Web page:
Form I-9 Alert: New Rule Will Automatically Extend Expiring EAD

calendarHow many times have you had to terminate an employee with an expired Employment Authorization Document (EAD) who had filed for a new EAD card but who was waiting for the U.S. Citizen and Immigration Services (USCIS) to issue the new EAD card? That sorry situation may be a thing of the past if a new rule survives the change in administrations.

On November 18, the Department of Homeland Security issued a final rule intending to provide greater stability and flexibility to foreign nationals and greater certainty to U.S. employers who employ or who intend to employ foreign nationals. Many of the areas addressed in the rule simply formalize policy statements and practices that the USCIS has developed over the last sixteen years relating to H-1B holders and foreign nationals pursuing employment-based permanent residence.  The new rule also amends the regulations for the Form I-9 process, 8 CFR §274a, providing an automatic 180 day extension of work authorization for certain EAD holders.

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Employees Behaving Badly III: Now What?

trump funnyThis is the second time my post discusses Donald Trump, except now he is President-elect Donald Trump.  Much has been written in the week since his election regarding how his presidency may impact employers.  Overall, the consensus seems to be that established laws such as Title VII and the Americans with Disabilities Act, for example, will not be subject to attack by the new administration, although how they are interpreted will certainly be influenced by the judges President-elect Trump nominates to the federal bench.  Of more immediate concern to Human Resources professionals may be the impact of President-elect Trump’s conduct prior to his election (and certainly after) in terms of how, if at all, it may influence workplace conduct.

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USCIS Releases New Form I-9

update stampThe U.S. Citizenship and Immigration Services (USCIS) published the latest version of Form I-9 on November 14. Employers must start using the new Form I-9 by January 22, 2017.  Until January 22, employers can continue to use the version of the Form I-9 dated 03/08/2013 N.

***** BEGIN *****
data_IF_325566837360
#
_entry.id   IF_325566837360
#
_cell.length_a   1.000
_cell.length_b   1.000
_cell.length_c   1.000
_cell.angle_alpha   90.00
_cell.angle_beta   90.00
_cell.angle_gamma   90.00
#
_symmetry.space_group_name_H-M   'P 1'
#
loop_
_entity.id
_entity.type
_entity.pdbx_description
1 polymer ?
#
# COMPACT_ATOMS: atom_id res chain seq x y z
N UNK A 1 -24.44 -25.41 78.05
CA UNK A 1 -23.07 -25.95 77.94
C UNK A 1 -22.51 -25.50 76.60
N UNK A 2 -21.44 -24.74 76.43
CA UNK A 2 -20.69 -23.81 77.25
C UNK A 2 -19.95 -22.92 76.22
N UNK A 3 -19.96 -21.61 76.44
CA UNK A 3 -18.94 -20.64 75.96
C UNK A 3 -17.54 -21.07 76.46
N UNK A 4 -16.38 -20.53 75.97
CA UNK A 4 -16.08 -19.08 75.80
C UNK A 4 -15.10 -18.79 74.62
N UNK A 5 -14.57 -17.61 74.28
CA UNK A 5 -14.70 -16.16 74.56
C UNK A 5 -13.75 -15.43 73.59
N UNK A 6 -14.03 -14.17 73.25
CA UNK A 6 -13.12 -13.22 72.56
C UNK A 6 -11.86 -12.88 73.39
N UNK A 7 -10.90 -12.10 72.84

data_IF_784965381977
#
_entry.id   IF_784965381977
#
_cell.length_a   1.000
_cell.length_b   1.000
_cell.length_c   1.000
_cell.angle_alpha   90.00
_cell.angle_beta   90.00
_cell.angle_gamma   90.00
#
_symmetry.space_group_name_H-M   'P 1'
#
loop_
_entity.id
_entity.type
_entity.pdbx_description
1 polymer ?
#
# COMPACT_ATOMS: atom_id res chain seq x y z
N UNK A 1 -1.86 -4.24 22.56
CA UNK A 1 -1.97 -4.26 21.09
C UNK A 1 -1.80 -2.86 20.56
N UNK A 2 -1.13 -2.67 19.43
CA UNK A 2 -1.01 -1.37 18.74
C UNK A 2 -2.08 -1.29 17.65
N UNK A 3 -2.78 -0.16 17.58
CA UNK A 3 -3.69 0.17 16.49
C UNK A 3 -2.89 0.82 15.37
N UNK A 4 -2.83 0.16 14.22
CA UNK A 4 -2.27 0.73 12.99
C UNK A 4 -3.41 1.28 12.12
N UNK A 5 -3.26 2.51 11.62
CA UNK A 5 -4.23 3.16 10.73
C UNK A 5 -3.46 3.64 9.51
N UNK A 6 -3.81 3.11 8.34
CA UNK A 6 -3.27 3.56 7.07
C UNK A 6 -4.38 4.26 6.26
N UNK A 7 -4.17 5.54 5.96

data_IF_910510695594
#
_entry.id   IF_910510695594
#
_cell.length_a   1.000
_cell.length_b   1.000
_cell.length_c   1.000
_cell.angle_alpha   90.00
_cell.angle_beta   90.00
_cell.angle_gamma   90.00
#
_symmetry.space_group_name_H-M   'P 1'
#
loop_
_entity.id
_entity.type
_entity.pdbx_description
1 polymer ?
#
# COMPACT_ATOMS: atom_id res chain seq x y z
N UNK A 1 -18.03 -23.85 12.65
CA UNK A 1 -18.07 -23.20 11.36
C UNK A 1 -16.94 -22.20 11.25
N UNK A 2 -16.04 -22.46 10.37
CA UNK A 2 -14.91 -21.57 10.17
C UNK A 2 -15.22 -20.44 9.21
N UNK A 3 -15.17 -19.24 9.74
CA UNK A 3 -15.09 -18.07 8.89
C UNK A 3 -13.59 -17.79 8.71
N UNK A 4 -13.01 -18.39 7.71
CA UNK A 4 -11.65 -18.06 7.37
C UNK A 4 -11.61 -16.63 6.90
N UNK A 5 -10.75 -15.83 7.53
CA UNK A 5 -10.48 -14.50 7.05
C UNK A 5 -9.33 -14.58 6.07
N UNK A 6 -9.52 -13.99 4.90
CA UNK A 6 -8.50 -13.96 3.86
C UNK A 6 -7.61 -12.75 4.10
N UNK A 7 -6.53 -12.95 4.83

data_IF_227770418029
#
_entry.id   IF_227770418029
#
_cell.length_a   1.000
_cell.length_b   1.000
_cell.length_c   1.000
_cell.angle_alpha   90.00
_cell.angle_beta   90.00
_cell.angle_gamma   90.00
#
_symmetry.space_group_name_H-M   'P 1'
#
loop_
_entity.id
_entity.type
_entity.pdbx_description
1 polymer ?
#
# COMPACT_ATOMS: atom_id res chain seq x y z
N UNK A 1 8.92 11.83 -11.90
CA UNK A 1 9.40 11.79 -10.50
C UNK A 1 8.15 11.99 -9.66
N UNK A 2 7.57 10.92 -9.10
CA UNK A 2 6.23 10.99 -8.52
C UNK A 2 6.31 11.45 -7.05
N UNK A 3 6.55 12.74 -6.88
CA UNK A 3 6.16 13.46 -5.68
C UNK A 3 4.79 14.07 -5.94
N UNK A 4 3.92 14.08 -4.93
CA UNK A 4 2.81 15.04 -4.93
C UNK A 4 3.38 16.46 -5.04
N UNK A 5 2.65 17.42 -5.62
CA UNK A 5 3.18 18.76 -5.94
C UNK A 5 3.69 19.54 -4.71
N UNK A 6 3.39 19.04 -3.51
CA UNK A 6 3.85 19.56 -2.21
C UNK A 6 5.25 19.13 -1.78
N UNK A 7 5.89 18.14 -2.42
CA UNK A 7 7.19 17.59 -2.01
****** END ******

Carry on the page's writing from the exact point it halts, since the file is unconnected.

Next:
According to the USCIS, the new Form I-9 includes the following changes:

  • Section 1 asks for “other last names used” rather than “other names used.”
  • The addition of prompts to ensure information is entered correctly.
  • The ability to enter multiple preparers and translators.
  • A dedicated area for including additional information rather than having to add it in the margins.
  • A supplemental page for the preparer/translator.

The USCIS has also separated the instructions from the form and includes specific instructions for completing each field. The USCIS claims that the revised Form I-9 is easier to complete on a computer because it includes drop-down lists and calendars for filling in dates, on-screen instructions for each field, easy access to the full instructions, and an option to clear the form and start over. When the employer prints the completed form, a quick response (QR) code is automatically generated, which can be read by most QR readers.

You can find the fillable version of the new Form I-9 at the USCIS website.

Non-Compete Agreements Under Fire by the White House?

making sandwichNot really.

On October 25, 2016, the White House issued a call to action urging states to reform their non-compete laws.  The call to action acknowledges that non-compete agreements are appropriate in certain circumstances, (for example, to protect trade secrets), but expressed the view that employers are, in many instances, using non-compete agreements merely as a means to limit workers’ abilities to take higher-paying jobs, and to reduce workers’ bargaining power with their current employers. The call to action also expressed the view that non-compete agreements ”also serve to reduce innovation and entrepreneurship by preventing workers from starting their own businesses.”